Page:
Tuesday, 20 November 2012

Pink and (T)white

After last week's reference to late autumn a flavour of winter arrived on the marshes on Saturday. It was a typical dull, damp, dismal November day. After work in the morning I went upstairs to change and had a quick scan across the marshes. (We have a scope permanently set up in the bedroom.) Settling on a passing marsh harrier I noticed numerous dark shapes grazing the marshes behind it. The Pink-feet were back. Our first record of Pink-feet here was a recent as 2007 but since then several thousand have spent at least a few days every winter grazing Haddiscoe marshes, usually in December/January time. There's something very evocative in the sight and sound of large flocks of wild geese so I've always felt very privileged to have these birds so close to the house. There were about 500 birds this time and with a detailed scan I picked up a single adult White-front but there was no sign of the Ross's Goose that had been on the nearby Haddiscoe Island the previous day.
We had friends over on Saturday evening so it was a rather late start on Sunday morning despite the glorious sunshine. A Brambling wheezed over as I let the chickens out in the morning and a small flock of siskins flew from one alder carr to another. Three Marsh Harriers and a Barn Owl cruised by while I was checking the sheep.
One of our friends is relatively new to birding so to fill one of the gaps in her list we headed to Dingle Marshes. After a refreshing walk along the shingle from Dunwich we had excellent views of the wintering flock of Twite feeding on the fluffy Sea Asters, along with 5 Spotted Redshanks on the shore pools. With news of a large flock of Waxwings at Minsmere in the North Bushes we moved rapidly on. Our friend had previously only seen Waxwing in flight. On seeing the birds at Minsmere she immediately understood my comment "You haven't seen Waxwing until you've seen them perched". They behaved beautifully, basking in the late afternoon sun, eating hawthorn berries and flycatching, all to a backdrop of their lovely trilling calls. With fading light and photos taken we retired for tea and cake in the visitor centre followed by an escorted visit to the Cave Spider guarding her egg cocoon in one of the nearby sheds. She's a fantastic looking beast closely resembling a Black Widow and well worth a look even if you're not into creepy-crawlies. Thanks to the Minsmere staff for taking the time to show her to us.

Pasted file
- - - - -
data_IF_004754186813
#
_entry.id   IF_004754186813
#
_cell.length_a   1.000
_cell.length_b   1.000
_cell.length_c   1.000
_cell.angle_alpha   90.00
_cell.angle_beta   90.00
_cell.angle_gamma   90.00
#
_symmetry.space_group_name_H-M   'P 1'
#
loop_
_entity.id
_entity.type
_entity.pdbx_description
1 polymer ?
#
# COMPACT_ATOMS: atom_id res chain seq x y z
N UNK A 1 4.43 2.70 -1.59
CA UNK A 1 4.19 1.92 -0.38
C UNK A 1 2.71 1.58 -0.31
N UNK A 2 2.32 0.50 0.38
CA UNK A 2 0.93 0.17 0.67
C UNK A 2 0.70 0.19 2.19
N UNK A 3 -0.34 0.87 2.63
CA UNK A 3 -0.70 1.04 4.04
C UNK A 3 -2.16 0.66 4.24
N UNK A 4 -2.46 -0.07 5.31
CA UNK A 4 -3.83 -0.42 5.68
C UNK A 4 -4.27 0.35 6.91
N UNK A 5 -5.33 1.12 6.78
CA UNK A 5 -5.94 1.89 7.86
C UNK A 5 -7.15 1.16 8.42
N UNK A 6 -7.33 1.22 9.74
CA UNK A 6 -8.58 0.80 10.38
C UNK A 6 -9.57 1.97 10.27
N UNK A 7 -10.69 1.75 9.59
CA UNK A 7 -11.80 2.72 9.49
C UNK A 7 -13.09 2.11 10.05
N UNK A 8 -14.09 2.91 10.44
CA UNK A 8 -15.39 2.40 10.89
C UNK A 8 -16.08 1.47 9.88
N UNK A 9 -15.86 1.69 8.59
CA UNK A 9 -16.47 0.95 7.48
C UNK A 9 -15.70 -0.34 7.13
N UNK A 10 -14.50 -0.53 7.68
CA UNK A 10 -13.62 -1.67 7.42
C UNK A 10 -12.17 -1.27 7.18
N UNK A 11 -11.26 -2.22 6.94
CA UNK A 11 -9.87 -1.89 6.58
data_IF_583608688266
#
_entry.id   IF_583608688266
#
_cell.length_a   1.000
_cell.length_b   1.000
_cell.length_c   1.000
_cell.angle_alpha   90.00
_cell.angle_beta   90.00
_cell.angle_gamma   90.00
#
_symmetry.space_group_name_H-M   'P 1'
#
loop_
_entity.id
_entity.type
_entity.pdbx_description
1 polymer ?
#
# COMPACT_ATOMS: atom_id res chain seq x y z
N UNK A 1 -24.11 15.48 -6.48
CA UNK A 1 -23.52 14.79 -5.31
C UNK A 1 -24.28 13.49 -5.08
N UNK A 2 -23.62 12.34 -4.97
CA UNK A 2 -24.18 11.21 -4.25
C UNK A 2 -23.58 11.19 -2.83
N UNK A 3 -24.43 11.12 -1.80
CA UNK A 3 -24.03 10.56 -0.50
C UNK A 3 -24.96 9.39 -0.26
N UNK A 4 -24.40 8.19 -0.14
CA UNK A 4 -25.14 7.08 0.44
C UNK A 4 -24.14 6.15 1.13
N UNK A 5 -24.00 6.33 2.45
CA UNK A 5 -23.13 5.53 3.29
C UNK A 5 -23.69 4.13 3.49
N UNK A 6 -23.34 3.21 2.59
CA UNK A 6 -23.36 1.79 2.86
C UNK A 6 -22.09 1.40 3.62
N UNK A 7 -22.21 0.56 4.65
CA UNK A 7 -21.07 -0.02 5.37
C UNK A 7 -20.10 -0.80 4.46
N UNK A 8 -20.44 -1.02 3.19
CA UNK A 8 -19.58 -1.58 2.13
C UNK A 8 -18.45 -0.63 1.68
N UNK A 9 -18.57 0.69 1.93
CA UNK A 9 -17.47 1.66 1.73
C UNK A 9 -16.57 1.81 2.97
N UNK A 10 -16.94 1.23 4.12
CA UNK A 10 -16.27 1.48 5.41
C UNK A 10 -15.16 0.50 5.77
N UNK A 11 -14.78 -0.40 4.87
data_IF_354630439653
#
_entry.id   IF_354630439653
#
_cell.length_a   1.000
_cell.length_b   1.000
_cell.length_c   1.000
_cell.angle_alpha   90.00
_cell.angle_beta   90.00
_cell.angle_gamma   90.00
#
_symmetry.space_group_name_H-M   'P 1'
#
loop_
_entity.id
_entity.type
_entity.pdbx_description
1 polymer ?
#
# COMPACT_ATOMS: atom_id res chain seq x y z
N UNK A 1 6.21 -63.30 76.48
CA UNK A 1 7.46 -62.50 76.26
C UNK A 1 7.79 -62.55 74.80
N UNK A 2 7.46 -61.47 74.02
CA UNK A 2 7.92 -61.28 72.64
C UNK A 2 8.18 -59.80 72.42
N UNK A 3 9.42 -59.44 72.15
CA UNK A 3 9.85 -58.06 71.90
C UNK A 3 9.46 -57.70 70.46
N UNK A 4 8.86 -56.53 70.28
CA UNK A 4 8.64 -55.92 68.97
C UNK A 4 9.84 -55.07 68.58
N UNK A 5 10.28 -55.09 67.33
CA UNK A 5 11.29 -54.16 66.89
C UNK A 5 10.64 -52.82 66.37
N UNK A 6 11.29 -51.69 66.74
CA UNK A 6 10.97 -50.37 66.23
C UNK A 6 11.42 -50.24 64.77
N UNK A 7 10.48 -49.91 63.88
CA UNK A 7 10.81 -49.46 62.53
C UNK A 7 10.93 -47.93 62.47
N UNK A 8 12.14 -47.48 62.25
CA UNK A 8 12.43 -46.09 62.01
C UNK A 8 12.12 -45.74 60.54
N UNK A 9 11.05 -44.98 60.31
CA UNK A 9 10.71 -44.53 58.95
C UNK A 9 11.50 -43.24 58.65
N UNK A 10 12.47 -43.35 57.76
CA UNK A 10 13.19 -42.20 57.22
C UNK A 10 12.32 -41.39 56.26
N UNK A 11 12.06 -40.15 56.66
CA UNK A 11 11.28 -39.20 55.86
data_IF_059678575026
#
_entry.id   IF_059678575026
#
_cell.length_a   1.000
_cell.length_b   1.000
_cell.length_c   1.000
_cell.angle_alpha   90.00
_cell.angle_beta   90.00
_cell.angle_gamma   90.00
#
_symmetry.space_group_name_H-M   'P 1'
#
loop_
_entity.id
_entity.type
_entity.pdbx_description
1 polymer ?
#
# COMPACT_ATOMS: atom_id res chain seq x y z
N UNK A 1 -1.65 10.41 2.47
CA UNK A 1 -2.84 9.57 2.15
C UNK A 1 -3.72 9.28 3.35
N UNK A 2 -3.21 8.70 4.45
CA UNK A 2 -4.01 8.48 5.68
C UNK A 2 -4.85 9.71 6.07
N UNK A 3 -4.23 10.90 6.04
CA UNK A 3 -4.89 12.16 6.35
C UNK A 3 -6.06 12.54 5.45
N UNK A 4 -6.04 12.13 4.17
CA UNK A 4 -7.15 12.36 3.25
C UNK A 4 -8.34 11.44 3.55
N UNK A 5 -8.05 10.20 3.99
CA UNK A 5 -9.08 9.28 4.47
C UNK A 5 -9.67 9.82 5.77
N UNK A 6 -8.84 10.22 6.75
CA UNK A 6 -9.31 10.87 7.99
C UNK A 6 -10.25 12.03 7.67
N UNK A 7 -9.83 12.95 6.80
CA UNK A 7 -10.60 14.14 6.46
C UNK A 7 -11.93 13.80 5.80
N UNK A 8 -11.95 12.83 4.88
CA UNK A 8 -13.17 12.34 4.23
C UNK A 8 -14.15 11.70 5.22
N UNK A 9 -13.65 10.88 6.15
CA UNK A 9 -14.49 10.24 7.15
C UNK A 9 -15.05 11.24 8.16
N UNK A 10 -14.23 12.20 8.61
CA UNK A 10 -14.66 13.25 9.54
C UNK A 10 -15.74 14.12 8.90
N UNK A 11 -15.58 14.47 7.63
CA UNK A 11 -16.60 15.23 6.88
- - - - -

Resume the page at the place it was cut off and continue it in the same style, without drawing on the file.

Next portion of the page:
We finished the day with a nostalgic dusk visit to Westwood Lodge, a former gathering site for Suffolk birders in years gone by. A massive flock of starlings rushed east presumably to roost in the Walberswick reed beds and 3 Marsh Harriers also came in to roost. The star bird was a Little Owl who emerged from his daytime roost in a dead tree stump and sat in full view the entire time we were there. All in all, a fun day in good company.

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